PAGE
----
Some entrepreneurs might find that turning her passion into income might remove some of the joy.
For others, the opposite occurs. A fleeting interest deepens and transforms.
Always a fan of semiprecious stones—fascinated by the way that volcanoes, rivers, layers of earth give forth these vivid gifts to bedeck our wrists and necks—she finally took them into her own hands. She started fashioning her own designs.
She didn’t know those stones, those hands, would lead her home. That learning how to combine stones and wire would lead her back in time, back to the ways Latin American hands have performed that same task through the ages. That studying how the earth yields beauty would lead her into studying how the earth yields health. Alongside her jewelry, she now placed creams and soaps. When the pandemic came, she earned less, but learned more.
Even as her income, like all entrepreneurs’, shrank during the pandemic, she found that her mission grew: to remind us that Latin America can hold everything we seek. That beauty needn’t come from somewhere else. That what was once, for her, a fleeting interest, is actually a timeless gift: gifts from a land that says, as she puts it, “Our heritage should never go out of style.”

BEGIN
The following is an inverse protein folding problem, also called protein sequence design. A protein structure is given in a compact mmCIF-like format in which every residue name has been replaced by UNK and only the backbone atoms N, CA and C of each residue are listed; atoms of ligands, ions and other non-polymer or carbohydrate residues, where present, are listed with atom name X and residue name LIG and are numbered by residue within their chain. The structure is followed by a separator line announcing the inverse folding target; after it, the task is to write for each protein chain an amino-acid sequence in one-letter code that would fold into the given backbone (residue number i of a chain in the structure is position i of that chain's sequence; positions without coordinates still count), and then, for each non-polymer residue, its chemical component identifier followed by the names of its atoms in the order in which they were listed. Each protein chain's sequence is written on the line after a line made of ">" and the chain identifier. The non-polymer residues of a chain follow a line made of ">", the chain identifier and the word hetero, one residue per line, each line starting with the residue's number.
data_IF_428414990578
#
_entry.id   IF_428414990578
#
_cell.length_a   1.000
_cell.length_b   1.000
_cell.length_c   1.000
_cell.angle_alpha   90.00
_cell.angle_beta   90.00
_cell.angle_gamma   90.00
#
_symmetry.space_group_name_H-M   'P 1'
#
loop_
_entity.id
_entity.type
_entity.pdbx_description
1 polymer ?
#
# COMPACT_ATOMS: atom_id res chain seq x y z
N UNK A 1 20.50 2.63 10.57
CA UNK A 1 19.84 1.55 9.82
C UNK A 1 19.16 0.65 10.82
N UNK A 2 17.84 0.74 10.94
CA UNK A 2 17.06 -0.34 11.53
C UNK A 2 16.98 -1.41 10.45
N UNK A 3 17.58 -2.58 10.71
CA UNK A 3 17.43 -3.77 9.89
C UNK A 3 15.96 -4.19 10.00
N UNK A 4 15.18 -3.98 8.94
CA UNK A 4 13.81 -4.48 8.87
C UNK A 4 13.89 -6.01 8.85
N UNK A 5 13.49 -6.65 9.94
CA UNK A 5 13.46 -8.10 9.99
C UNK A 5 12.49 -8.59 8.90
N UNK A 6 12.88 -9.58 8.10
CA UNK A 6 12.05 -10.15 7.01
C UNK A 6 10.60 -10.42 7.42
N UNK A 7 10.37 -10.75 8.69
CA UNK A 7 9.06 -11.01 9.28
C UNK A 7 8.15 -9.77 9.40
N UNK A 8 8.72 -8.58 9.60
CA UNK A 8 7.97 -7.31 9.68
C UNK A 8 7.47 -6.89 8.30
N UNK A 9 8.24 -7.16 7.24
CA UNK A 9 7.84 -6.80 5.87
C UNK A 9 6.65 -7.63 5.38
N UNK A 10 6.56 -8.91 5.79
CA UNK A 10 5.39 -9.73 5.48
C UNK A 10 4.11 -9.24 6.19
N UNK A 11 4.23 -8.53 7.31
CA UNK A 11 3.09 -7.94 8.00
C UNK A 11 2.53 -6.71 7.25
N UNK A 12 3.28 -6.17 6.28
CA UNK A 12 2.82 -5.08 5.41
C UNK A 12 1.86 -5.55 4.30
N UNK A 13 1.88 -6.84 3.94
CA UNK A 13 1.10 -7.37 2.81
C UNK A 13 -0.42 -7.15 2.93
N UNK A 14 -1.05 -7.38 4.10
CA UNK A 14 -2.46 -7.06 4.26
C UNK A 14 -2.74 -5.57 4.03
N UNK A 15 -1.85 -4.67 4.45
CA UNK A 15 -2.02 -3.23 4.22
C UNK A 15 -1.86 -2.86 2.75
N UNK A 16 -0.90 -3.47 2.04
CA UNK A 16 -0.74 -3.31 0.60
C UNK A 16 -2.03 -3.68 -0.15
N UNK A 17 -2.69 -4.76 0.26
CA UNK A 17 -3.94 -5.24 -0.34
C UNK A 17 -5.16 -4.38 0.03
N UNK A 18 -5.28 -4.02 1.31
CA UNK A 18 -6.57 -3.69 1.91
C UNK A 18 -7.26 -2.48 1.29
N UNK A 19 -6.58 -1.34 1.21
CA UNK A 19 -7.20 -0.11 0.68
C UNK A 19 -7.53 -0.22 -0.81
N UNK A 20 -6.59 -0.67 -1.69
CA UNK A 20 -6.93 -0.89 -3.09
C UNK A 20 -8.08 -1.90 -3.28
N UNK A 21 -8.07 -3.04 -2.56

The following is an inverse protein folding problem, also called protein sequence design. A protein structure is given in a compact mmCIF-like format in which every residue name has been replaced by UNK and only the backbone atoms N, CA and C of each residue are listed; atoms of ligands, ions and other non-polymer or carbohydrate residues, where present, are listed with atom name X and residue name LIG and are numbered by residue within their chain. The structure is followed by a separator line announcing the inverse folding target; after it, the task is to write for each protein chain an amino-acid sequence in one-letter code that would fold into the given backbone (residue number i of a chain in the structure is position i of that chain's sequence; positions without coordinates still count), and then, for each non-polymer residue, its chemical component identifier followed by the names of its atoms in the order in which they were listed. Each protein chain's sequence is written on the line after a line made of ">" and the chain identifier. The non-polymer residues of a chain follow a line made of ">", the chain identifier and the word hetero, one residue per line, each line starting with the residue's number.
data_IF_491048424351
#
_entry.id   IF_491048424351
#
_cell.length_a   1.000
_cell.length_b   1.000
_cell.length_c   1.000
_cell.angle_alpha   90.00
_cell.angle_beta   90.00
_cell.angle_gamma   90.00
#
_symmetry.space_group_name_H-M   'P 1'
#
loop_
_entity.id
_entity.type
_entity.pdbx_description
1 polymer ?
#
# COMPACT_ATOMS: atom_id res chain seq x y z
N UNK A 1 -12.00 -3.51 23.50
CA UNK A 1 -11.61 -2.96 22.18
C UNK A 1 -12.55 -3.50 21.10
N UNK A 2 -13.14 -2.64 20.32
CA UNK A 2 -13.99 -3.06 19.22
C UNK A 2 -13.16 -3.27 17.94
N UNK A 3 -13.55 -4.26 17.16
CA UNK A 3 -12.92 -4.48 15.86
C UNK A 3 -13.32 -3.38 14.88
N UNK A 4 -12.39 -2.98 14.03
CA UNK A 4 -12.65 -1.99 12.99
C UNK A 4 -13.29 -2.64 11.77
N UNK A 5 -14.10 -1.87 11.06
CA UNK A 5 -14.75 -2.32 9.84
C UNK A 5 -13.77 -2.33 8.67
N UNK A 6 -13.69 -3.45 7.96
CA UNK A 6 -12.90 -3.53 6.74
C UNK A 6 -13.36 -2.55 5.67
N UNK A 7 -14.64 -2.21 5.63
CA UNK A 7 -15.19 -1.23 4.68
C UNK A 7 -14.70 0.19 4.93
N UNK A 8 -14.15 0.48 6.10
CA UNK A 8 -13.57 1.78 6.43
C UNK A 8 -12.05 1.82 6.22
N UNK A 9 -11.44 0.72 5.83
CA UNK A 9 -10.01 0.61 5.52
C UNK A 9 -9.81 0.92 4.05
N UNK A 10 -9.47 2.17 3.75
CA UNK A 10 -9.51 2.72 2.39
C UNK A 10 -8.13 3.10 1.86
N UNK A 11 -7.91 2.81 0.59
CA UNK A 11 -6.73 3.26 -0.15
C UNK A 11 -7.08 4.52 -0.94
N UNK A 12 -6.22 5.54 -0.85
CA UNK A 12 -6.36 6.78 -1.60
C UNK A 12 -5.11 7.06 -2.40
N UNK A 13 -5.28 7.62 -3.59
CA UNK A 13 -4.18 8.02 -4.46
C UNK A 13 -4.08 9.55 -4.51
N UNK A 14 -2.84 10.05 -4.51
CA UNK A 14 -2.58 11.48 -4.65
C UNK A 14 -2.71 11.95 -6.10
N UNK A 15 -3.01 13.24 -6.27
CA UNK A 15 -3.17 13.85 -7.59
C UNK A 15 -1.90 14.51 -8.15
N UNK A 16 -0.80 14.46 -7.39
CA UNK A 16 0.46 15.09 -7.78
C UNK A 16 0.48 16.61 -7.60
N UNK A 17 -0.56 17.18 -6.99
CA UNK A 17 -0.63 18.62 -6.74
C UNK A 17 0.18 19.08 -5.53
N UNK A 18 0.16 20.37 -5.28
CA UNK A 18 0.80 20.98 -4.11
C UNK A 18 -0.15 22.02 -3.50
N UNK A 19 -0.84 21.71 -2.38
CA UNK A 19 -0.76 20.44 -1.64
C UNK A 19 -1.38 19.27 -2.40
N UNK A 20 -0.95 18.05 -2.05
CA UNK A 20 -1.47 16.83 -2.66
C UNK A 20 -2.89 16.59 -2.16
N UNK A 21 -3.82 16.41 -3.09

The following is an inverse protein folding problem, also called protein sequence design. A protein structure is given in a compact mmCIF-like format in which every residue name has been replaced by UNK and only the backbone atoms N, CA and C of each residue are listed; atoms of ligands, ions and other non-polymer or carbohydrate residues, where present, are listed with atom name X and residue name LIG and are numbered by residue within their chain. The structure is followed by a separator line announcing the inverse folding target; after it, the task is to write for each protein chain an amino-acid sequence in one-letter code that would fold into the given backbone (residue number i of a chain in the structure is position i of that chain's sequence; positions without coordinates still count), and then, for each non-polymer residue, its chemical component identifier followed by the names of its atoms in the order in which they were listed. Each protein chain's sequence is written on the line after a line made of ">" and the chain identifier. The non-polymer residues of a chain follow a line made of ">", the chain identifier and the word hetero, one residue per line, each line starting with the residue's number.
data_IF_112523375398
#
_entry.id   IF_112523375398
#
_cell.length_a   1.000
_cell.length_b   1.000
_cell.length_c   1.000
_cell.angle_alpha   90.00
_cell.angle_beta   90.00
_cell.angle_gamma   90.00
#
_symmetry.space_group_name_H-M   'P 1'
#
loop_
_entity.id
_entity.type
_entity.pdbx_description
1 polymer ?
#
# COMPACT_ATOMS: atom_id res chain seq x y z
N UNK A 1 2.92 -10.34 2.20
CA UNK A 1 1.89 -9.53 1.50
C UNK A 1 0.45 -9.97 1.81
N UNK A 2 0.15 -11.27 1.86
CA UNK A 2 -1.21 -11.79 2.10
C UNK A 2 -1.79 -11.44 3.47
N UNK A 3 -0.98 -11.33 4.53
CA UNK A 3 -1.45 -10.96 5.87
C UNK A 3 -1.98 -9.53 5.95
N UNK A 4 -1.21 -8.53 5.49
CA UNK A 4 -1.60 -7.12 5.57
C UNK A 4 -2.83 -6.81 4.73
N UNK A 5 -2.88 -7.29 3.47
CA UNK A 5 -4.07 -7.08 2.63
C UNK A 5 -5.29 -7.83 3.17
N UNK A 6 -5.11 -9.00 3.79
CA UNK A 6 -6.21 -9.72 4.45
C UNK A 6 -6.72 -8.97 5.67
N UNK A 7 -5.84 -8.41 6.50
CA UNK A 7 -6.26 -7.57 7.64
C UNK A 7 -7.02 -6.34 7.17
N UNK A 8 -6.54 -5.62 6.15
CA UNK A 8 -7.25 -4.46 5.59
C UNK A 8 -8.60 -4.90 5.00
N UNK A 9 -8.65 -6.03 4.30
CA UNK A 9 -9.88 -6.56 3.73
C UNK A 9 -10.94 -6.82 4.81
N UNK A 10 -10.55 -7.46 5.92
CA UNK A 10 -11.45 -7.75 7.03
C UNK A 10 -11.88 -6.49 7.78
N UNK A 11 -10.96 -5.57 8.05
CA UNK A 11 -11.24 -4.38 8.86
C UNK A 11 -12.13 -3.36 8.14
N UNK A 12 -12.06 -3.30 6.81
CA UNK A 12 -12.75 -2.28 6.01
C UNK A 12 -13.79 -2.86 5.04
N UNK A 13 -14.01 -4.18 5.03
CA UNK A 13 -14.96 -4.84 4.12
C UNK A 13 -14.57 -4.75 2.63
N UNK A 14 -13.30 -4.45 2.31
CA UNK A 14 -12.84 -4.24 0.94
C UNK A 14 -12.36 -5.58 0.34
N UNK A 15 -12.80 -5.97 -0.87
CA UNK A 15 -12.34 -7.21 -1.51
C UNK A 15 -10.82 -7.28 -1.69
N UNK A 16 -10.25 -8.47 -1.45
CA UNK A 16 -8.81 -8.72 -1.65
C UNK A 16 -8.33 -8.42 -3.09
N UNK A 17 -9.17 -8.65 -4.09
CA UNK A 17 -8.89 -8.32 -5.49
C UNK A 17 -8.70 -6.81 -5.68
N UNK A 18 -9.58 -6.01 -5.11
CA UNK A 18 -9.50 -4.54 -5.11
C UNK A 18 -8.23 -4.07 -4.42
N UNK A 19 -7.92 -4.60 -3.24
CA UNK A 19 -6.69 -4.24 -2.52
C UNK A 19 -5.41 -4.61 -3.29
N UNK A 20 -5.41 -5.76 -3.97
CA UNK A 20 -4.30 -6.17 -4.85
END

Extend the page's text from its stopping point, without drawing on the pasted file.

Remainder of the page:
Inspired by the story of Erika Sevilla of Goicochea, San José, founder of Lakshmi Touch and a member of our Entrepreneurs 506 WhatsApp group (join here!), which has shaped and informed our January edition. Our weekly Media Naranja column tells short love stories with a Costa Rican twist. During this edition, “Toolkit 2022,” we’re focusing on entrepreneurs who are making a difference.